Different types of commercials can have different effects on their viewers. Paul D. Bolls, Darrel D. Muehling and Kak Yoon studied viewer effects of commercials in this research article. The study focused on the viewer effects of fast paced commercials and slow paced commercials. The authors believe that fast-pace advertisements (over slow-paced advertisements) have a positive effect on its viewer’s involuntary attention, however have minimal effects on their voluntary attention.
The authors note that fast paced commercials are becoming more popular. They refer to them having a ‘Music Television style’ which involves rapid pace, multi-visual, upbeat music and special effects. Also, the authors choose this area of study since most other research on commercials focuses on effects of content. The types of research in the author’s study shows production of commercials also have effects on attention and memory beyond the influence of the commercials intended message.
Several areas of this topic were hypothesized. This included that faster paced television advertisements will cause a stronger involuntary attention/arousal then caused by slower paced advertisements. Additionally, faster paced commercials will cause similar levels of voluntary attention/arousal as slower paced commercials. These hypothesis are based on the idea the faster paced commercials may cause a ‘sensory overload’ to the viewer causing involuntary arousal to occur yet keeping voluntary arousal to remain the same.
Other areas hypothesized focused on the retention of the commercials. The information given from the commercials were in split into two groups – claim and non-claim information. Claim information is the message of the commercial and non-claim information is the background, scenery, music, etc. The authors hypothesized that faster paced commercials will cause better retention of non-claim information then slower paced commercials. Additionally, they stated that faster paced commercials will cause poorer retention of claim based information compared to slower paced commercials.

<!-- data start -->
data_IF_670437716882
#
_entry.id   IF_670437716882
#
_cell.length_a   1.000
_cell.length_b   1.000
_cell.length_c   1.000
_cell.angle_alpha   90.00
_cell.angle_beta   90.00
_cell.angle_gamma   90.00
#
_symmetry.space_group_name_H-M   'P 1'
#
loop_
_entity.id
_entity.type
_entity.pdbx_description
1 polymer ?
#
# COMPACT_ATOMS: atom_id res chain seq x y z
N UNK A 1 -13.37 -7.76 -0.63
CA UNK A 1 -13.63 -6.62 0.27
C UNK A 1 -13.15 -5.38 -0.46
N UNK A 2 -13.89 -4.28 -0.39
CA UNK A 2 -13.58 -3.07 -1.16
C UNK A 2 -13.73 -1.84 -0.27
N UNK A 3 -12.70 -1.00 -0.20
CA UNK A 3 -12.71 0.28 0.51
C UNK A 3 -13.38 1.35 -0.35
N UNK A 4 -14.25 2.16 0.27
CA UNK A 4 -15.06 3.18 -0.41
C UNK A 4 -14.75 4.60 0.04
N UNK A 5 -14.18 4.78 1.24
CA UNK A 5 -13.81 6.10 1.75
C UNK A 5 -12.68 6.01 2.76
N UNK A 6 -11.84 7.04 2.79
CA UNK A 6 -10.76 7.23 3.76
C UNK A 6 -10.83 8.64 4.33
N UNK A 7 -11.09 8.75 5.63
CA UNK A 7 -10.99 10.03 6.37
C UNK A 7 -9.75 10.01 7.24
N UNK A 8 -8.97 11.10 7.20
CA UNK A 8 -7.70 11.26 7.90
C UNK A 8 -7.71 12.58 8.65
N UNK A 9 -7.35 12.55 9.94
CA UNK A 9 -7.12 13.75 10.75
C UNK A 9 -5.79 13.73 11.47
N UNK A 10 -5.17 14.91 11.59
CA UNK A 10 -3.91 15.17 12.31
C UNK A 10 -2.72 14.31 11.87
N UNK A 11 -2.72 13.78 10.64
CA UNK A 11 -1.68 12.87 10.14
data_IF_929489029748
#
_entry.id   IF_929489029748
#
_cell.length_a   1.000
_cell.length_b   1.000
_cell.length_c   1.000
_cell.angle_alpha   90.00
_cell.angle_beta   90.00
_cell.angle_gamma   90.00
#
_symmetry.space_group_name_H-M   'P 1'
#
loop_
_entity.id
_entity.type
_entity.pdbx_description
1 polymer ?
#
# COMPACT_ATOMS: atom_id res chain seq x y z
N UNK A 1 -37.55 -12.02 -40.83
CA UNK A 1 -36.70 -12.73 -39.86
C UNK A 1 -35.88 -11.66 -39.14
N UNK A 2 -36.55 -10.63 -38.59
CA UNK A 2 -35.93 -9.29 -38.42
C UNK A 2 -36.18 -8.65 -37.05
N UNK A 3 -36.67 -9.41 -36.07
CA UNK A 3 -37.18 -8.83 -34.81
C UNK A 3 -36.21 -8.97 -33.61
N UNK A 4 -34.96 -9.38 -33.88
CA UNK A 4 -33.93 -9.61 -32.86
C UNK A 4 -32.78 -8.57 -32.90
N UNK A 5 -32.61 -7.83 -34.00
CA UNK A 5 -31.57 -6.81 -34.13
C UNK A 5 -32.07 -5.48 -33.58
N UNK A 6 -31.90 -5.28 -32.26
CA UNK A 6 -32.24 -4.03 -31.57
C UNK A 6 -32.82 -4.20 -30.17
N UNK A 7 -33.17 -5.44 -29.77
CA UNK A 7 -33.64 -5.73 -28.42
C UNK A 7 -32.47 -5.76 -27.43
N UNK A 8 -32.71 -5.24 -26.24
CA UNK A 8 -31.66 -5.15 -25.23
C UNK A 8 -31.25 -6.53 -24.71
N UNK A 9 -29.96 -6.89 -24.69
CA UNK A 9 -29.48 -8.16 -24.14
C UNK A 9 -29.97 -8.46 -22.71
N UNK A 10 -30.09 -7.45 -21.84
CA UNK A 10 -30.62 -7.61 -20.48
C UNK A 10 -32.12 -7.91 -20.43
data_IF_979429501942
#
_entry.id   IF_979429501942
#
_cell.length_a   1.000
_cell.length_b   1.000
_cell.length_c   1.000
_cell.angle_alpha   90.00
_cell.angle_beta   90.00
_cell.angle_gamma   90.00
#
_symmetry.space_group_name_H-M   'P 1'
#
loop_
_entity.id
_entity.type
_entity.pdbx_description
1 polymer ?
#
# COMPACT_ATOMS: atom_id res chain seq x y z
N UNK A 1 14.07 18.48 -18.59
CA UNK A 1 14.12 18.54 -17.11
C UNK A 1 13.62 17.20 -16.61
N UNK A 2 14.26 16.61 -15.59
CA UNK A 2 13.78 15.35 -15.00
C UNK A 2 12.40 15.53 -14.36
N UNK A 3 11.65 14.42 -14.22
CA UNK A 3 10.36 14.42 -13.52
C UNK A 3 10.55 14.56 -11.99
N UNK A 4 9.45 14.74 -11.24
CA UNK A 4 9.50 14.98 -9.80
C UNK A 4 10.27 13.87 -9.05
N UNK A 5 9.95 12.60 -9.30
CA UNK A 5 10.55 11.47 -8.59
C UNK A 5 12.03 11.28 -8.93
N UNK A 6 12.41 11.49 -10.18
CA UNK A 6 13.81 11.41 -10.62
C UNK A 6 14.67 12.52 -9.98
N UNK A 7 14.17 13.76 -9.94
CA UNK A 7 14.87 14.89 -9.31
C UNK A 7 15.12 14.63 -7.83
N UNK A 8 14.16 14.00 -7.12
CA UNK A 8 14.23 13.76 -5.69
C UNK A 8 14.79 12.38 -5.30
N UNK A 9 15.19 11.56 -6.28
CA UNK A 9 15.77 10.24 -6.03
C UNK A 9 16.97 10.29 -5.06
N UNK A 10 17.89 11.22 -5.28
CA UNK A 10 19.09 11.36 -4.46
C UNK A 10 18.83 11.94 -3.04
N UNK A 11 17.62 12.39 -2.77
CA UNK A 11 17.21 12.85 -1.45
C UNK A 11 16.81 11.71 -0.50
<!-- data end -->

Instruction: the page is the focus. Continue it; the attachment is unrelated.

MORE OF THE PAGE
In order to study the effect of fast and slow paced commercials, the authors collected a sample of both types of television commercials all 30 seconds each. Fast paced commercials were defined as having 11 or more cuts within the 30 seconds whereas slow paced commercials as having 3 or less cuts within 30 seconds. 36 undergraduates were used as the sample audience. They were shown 3 tapes with 12 commercials on each (half fast paced and half slow paced). The average number of cuts in the fast paced commercials was 15.83 and the average number of cuts in the slow paced commercials was 2.17.
In order to calculate involuntary arousal from the commercials skin conductance was measured on each participant while viewing the commercials. Voluntary arousal was measure by taking the participants heart rates while viewing the commercials. To calculate memory and retention, after viewing all the commercials, participants were given the brand name and product type each commercial and asked to write everything they could remember about the it.
The participants’ responses were then ranked as either claim information or non-claim information.
The first hypothesis predicted that faced paced commercials would cause more involuntary arousal. The average skin conductance for faced paced commercials was 2.05 and the average for slow paced commercials was 1.77. This data support the first hypothesis.
The second hypothesis predicted that voluntary arousal from fast and slow paced commercials would be relatively the same. The average heart rate while watching fast paced commercials was 72.61. The average heart rate while watching slow paced commercials was 72.36. With the heart rate same relatively the same this data supposes the second hypothesis.
The third hypothesis predicted that memory of non-claim information would be better forr fast paced commercials opposeed to slow paced commercials. The average number of pieces of non-claim information in fast paced commercials was 5.09 whereas the average number for slow paced commercials was 3.76. This data supports the third hypothesis.
The fourth hypothesis predicted the memory of claim information would be less in fast paced commercials then in slow paced commercials. The average number of pieces of claim information for fast paced commercials was 0.31 and the average for slow paced commercials was 0.41. This data supports the fourth hypothesis.
Several conclusions can be drawn from the results of this study. For example, there was no significant difference in voluntary attention from exposure to the fast and slow paced commercials. This could be caused by the fact that although fast paced commercials offer more stimuli they require more of an effort to intake thus cause less voluntary attention. Advertisers could apply this data. It shows fast paced commercials are not necessarily a productive way of gaining audience attention.
Additionally, since the participants retained more claim data from the slow paced commercials advertisers may favor slower paced commercials in order to successfully communicate the product information to the viewer.
As in any research study, additional data should be collected in order to further support the hypothesis of the authors.